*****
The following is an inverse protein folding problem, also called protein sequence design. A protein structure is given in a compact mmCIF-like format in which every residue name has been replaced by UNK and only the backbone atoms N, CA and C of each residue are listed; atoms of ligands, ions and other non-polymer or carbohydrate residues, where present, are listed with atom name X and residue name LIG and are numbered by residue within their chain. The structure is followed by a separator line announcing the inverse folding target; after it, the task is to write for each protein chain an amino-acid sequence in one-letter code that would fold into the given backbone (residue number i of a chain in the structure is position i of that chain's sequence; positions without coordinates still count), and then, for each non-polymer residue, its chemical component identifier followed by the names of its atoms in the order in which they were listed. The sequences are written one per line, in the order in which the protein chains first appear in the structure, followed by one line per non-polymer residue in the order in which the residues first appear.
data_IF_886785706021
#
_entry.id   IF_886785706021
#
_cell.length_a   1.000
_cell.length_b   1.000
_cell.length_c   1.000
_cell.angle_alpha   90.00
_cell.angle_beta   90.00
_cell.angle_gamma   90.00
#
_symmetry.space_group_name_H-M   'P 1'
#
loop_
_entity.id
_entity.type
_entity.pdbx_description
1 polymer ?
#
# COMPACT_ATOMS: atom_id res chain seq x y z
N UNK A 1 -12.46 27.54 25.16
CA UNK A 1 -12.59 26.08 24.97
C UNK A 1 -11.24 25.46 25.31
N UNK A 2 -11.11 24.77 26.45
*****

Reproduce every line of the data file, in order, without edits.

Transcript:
The following is an inverse protein folding problem, also called protein sequence design. A protein structure is given in a compact mmCIF-like format in which every residue name has been replaced by UNK and only the backbone atoms N, CA and C of each residue are listed; atoms of ligands, ions and other non-polymer or carbohydrate residues, where present, are listed with atom name X and residue name LIG and are numbered by residue within their chain. The structure is followed by a separator line announcing the inverse folding target; after it, the task is to write for each protein chain an amino-acid sequence in one-letter code that would fold into the given backbone (residue number i of a chain in the structure is position i of that chain's sequence; positions without coordinates still count), and then, for each non-polymer residue, its chemical component identifier followed by the names of its atoms in the order in which they were listed. The sequences are written one per line, in the order in which the protein chains first appear in the structure, followed by one line per non-polymer residue in the order in which the residues first appear.
data_IF_886785706021
#
_entry.id   IF_886785706021
#
_cell.length_a   1.000
_cell.length_b   1.000
_cell.length_c   1.000
_cell.angle_alpha   90.00
_cell.angle_beta   90.00
_cell.angle_gamma   90.00
#
_symmetry.space_group_name_H-M   'P 1'
#
loop_
_entity.id
_entity.type
_entity.pdbx_description
1 polymer ?
#
# COMPACT_ATOMS: atom_id res chain seq x y z
N UNK A 1 -12.46 27.54 25.16
CA UNK A 1 -12.59 26.08 24.97
C UNK A 1 -11.24 25.46 25.31
N UNK A 2 -11.11 24.77 26.45